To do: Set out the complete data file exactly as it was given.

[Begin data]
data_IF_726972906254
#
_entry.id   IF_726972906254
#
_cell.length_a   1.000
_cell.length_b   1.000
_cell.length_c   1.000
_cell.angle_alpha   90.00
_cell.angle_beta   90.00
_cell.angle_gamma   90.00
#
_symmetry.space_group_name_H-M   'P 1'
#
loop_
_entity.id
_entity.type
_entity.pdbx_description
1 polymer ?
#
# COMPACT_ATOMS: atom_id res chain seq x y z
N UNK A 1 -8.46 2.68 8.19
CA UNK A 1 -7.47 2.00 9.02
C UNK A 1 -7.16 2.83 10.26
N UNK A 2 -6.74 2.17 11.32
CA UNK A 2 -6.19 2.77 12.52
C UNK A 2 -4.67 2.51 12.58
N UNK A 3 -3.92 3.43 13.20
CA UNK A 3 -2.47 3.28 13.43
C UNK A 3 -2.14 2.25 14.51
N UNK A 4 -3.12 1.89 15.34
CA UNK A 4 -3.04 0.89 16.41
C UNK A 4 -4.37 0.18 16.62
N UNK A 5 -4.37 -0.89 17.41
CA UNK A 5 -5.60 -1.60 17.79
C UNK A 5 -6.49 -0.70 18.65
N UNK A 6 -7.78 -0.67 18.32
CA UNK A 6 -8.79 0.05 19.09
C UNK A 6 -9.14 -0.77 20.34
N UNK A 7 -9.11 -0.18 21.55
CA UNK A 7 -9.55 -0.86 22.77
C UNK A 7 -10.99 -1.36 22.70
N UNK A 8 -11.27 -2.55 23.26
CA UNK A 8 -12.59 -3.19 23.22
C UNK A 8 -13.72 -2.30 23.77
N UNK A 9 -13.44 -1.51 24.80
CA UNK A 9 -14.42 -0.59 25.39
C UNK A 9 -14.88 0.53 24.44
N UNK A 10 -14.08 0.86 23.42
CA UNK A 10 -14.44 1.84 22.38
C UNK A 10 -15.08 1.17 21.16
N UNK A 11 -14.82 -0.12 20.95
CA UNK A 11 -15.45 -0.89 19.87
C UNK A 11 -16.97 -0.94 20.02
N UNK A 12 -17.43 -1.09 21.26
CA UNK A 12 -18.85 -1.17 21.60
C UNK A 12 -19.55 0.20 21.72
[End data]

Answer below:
data_IF_726972906254
#
_entry.id   IF_726972906254
#
_cell.length_a   1.000
_cell.length_b   1.000
_cell.length_c   1.000
_cell.angle_alpha   90.00
_cell.angle_beta   90.00
_cell.angle_gamma   90.00
#
_symmetry.space_group_name_H-M   'P 1'
#
loop_
_entity.id
_entity.type
_entity.pdbx_description
1 polymer ?
#
# COMPACT_ATOMS: atom_id res chain seq x y z
N UNK A 1 -8.46 2.68 8.19
CA UNK A 1 -7.47 2.00 9.02
C UNK A 1 -7.16 2.83 10.26
N UNK A 2 -6.74 2.17 11.32
CA UNK A 2 -6.19 2.77 12.52
C UNK A 2 -4.67 2.51 12.58
N UNK A 3 -3.92 3.43 13.20
CA UNK A 3 -2.47 3.28 13.43
C UNK A 3 -2.14 2.25 14.51
N UNK A 4 -3.12 1.89 15.34
CA UNK A 4 -3.04 0.89 16.41
C UNK A 4 -4.37 0.18 16.62
N UNK A 5 -4.37 -0.89 17.41
CA UNK A 5 -5.60 -1.60 17.79
C UNK A 5 -6.49 -0.70 18.65
N UNK A 6 -7.78 -0.67 18.32
CA UNK A 6 -8.79 0.05 19.09
C UNK A 6 -9.14 -0.77 20.34
N UNK A 7 -9.11 -0.18 21.55
CA UNK A 7 -9.55 -0.86 22.77
C UNK A 7 -10.99 -1.36 22.70
N UNK A 8 -11.27 -2.55 23.26
CA UNK A 8 -12.59 -3.19 23.22
C UNK A 8 -13.72 -2.30 23.77
N UNK A 9 -13.44 -1.51 24.80
CA UNK A 9 -14.42 -0.59 25.39
C UNK A 9 -14.88 0.53 24.44
N UNK A 10 -14.08 0.86 23.42
CA UNK A 10 -14.44 1.84 22.38
C UNK A 10 -15.08 1.17 21.16
N UNK A 11 -14.82 -0.12 20.95
CA UNK A 11 -15.45 -0.89 19.87
C UNK A 11 -16.97 -0.94 20.02
N UNK A 12 -17.43 -1.09 21.26
CA UNK A 12 -18.85 -1.17 21.60
C UNK A 12 -19.55 0.20 21.72